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Bike Walk Blog

Builder's District: A Connectivity Opportunity for Omaha

The Builder's District is coming to downtown Omaha, and with it comes a focus on environmentally friendly construction, greenspaces for residents and key destinations, like a much-needed grocery store.

Even more promising is the location: Cuming Street to Cass Street and 17th Street to 14th Street. This urban core project will sit right where the Baby Bob Bridge and, therefore, the Bob Kerrey Pedestrian Bridge, Benson Bikeway, and North Omaha Beltline Trail will converge.

It could be a bike infrastructure and connectivity bingo. 


Whenever a new development comes along, the opportunity for infrastructure such as bike lanes and parking will never be easier (or cheaper) to install. It’s also not a half-bad investment. Active transportation infrastructure brings high levels of return in the form of increased property values, decreased healthcare costs, higher retail sales for surrounding businesses, and, most notably for developers, fewer commercial vacancies.

Retroactively installing bike and pedestrian infrastructure can bring more than monetary expenses. Looking to the Blackstone District as an example, the initial improvements didn’t bring the necessary infrastructure for bike and pedestrian safety.Tragically not until after two crashes and one being fatal in 2021 did traffic calming and bike and pedestrian safety infrastructure get installed.

The changes seem to be making a big difference, but they don’t expect to see the full impact of the changes until 2023.

As an Urban Core project, the Builder's District has the opportunity to align with the project's focus on total mobility and to help address the issue of I-480 "as a barrier between the adjacent neighborhoods – limiting bicycle and pedestrian crossings and negatively impacting development potential."

The demand exists. Various national studies indicate that 60% of people wish they could use their bicycles for transportation but don’t feel safe doing so. Also, in our recent report on the Market-to-Midtown Bikeway, we saw a 31% increase in ridership across the Omaha region since 2019 and a 140% increase in bicycling along the Harney street corridor. Omahaians are hungry for bike infrastructure, and if built, bicyclists will come.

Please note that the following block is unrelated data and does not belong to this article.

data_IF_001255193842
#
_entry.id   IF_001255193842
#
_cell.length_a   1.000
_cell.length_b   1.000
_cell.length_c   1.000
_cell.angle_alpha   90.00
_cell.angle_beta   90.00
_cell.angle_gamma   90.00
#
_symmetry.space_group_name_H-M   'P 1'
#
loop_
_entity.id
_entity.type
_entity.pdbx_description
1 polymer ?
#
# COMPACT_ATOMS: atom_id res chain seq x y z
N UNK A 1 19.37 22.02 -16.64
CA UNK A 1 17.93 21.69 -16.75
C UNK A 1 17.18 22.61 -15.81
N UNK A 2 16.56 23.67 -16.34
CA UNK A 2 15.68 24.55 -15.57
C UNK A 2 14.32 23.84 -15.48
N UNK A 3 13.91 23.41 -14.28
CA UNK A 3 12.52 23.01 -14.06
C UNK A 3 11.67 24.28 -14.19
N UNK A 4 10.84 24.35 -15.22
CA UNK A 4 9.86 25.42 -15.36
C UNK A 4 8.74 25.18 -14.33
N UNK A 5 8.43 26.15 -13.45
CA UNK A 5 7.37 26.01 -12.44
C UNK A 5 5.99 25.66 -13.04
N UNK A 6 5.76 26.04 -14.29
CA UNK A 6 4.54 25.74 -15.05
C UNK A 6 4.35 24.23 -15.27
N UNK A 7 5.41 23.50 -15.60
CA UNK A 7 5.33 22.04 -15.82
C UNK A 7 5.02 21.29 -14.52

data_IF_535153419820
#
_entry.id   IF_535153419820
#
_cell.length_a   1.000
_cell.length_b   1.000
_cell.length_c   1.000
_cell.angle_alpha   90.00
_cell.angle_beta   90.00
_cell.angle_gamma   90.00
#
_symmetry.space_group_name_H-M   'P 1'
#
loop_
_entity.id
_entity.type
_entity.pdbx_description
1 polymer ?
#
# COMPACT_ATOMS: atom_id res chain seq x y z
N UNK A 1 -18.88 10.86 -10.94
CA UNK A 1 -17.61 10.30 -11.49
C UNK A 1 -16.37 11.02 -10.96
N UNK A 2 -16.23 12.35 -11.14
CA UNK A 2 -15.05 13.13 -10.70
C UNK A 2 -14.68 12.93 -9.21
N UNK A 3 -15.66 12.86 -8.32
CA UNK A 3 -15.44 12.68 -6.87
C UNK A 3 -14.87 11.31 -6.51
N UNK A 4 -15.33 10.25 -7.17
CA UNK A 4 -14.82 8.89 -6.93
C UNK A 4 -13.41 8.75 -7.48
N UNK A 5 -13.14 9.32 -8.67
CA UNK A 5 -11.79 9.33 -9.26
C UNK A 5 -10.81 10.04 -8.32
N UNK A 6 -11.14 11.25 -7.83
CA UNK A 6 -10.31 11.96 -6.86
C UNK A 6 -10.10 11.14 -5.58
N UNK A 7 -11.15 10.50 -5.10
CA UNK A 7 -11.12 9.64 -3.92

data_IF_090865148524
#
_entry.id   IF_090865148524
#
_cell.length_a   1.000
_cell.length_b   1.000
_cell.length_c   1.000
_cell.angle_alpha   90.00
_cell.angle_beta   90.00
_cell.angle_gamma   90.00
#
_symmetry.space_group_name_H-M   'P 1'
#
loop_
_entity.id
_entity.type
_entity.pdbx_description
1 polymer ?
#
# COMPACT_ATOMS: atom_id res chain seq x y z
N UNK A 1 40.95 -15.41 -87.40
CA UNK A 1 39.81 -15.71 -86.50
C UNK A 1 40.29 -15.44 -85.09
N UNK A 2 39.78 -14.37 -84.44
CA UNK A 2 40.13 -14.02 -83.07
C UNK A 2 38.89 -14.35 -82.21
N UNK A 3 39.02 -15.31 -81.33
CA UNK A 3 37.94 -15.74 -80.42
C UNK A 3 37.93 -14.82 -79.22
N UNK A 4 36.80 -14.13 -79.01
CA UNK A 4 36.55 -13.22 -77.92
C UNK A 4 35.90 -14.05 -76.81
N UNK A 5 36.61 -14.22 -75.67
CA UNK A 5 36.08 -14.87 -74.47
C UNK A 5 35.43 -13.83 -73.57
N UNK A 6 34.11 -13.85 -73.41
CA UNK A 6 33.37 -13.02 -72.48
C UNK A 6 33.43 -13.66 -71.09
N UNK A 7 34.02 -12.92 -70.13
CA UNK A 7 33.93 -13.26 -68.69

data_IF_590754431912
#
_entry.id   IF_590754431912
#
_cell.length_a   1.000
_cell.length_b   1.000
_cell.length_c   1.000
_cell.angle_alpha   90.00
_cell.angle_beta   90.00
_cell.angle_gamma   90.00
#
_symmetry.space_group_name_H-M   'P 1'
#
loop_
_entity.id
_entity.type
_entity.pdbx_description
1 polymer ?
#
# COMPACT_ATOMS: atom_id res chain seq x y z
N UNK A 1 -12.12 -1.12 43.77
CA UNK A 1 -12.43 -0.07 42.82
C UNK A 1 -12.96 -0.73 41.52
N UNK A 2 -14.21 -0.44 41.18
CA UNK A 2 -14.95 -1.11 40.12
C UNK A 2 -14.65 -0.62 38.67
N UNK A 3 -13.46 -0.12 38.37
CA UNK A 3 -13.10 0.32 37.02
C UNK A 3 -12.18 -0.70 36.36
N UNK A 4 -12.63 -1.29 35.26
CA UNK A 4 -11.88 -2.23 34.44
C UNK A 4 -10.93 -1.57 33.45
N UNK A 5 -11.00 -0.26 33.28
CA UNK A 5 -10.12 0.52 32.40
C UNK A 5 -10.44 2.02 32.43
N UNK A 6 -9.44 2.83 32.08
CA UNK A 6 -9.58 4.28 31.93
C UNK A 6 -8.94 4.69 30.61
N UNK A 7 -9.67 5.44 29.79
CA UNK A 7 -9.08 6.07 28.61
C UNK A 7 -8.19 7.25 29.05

But, even for people who never plan on picking up a bike - bike lanes are still beneficial. If you've ever had to drive behind a group of cyclists on the road, you know what I'm talking about. Having allocated space for cyclists lowers traffic congestion, keeps them off of sidewalks, and bicyclists bring up to five times more revenue than drivers to surrounding businesses.

The Builder’s District renderings show massive amounts of parking structures, which seems to be a disconnect between the vision for safe walking, green space, and an environmentally-friendly district.

A parking garage costs $28,000 per spot on average, making it one of the most inefficient infrastructure investments. The cost of the parking tends to go back on the residents or visitors. In comparison, bike parking takes up ten times less space than car parking, and the cost is 30 to 300 times less. 

Building an accessible and successful bike network throughout our city takes all community stakeholders working towards the shared goal. It's why a Complete Streets Policy in Omaha exists.

We're looking forward to learning more about this development project and the opportunities it brings for connectivity and investments being aligned with the shared visions and goals of all of Omaha.

 

  • Bellevue Bicycle Club
    Bellevue Bicycle Club
  • Valentine Bike Share
    Valentine Bike Share
  • Lied Lodge
    Lied Lodge
  • RAYGUN
    RAYGUN

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